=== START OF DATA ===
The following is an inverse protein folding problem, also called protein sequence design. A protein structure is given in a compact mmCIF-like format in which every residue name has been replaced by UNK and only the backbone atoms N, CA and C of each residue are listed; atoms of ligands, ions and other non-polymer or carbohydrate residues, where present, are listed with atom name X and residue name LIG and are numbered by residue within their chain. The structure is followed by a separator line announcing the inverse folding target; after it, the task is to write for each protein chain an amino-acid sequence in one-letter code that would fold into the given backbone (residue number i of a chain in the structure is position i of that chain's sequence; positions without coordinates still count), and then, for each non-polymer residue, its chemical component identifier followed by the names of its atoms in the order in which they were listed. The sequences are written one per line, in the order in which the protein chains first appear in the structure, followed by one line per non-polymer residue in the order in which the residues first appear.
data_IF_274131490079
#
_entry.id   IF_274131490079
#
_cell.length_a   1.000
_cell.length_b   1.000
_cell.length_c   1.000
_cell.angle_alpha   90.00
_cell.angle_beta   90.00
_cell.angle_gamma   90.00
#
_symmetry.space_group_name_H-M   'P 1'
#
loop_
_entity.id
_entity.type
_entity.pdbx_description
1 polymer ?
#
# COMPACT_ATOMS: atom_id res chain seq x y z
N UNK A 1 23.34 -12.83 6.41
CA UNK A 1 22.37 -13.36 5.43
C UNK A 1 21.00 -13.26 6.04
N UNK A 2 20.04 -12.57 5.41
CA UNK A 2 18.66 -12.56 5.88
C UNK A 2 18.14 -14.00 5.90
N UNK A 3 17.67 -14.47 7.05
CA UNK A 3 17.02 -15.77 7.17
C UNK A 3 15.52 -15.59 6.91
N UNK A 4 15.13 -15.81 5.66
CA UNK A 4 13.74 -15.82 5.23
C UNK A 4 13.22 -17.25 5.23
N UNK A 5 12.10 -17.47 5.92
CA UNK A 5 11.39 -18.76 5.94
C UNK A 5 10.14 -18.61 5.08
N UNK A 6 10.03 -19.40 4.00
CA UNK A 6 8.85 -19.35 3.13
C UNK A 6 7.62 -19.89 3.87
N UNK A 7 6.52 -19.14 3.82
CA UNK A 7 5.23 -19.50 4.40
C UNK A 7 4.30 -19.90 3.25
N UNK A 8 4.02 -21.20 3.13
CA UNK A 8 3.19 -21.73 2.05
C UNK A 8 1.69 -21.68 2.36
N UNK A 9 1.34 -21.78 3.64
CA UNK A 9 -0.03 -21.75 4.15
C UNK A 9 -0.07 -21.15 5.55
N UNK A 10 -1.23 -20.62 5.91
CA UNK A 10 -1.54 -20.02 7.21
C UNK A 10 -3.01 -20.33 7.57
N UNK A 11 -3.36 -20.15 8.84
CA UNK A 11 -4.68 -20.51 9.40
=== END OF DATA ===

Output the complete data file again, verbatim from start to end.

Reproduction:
The following is an inverse protein folding problem, also called protein sequence design. A protein structure is given in a compact mmCIF-like format in which every residue name has been replaced by UNK and only the backbone atoms N, CA and C of each residue are listed; atoms of ligands, ions and other non-polymer or carbohydrate residues, where present, are listed with atom name X and residue name LIG and are numbered by residue within their chain. The structure is followed by a separator line announcing the inverse folding target; after it, the task is to write for each protein chain an amino-acid sequence in one-letter code that would fold into the given backbone (residue number i of a chain in the structure is position i of that chain's sequence; positions without coordinates still count), and then, for each non-polymer residue, its chemical component identifier followed by the names of its atoms in the order in which they were listed. The sequences are written one per line, in the order in which the protein chains first appear in the structure, followed by one line per non-polymer residue in the order in which the residues first appear.
data_IF_274131490079
#
_entry.id   IF_274131490079
#
_cell.length_a   1.000
_cell.length_b   1.000
_cell.length_c   1.000
_cell.angle_alpha   90.00
_cell.angle_beta   90.00
_cell.angle_gamma   90.00
#
_symmetry.space_group_name_H-M   'P 1'
#
loop_
_entity.id
_entity.type
_entity.pdbx_description
1 polymer ?
#
# COMPACT_ATOMS: atom_id res chain seq x y z
N UNK A 1 23.34 -12.83 6.41
CA UNK A 1 22.37 -13.36 5.43
C UNK A 1 21.00 -13.26 6.04
N UNK A 2 20.04 -12.57 5.41
CA UNK A 2 18.66 -12.56 5.88
C UNK A 2 18.14 -14.00 5.90
N UNK A 3 17.67 -14.47 7.05
CA UNK A 3 17.02 -15.77 7.17
C UNK A 3 15.52 -15.59 6.91
N UNK A 4 15.13 -15.81 5.66
CA UNK A 4 13.74 -15.82 5.23
C UNK A 4 13.22 -17.25 5.23
N UNK A 5 12.10 -17.47 5.92
CA UNK A 5 11.39 -18.76 5.94
C UNK A 5 10.14 -18.61 5.08
N UNK A 6 10.03 -19.40 4.00
CA UNK A 6 8.85 -19.35 3.13
C UNK A 6 7.62 -19.89 3.87
N UNK A 7 6.52 -19.14 3.82
CA UNK A 7 5.23 -19.50 4.40
C UNK A 7 4.30 -19.90 3.25
N UNK A 8 4.02 -21.20 3.13
CA UNK A 8 3.19 -21.73 2.05
C UNK A 8 1.69 -21.68 2.36
N UNK A 9 1.34 -21.78 3.64
CA UNK A 9 -0.03 -21.75 4.15
C UNK A 9 -0.07 -21.15 5.55
N UNK A 10 -1.23 -20.62 5.91
CA UNK A 10 -1.54 -20.02 7.21
C UNK A 10 -3.01 -20.33 7.57
N UNK A 11 -3.36 -20.15 8.84
CA UNK A 11 -4.68 -20.51 9.40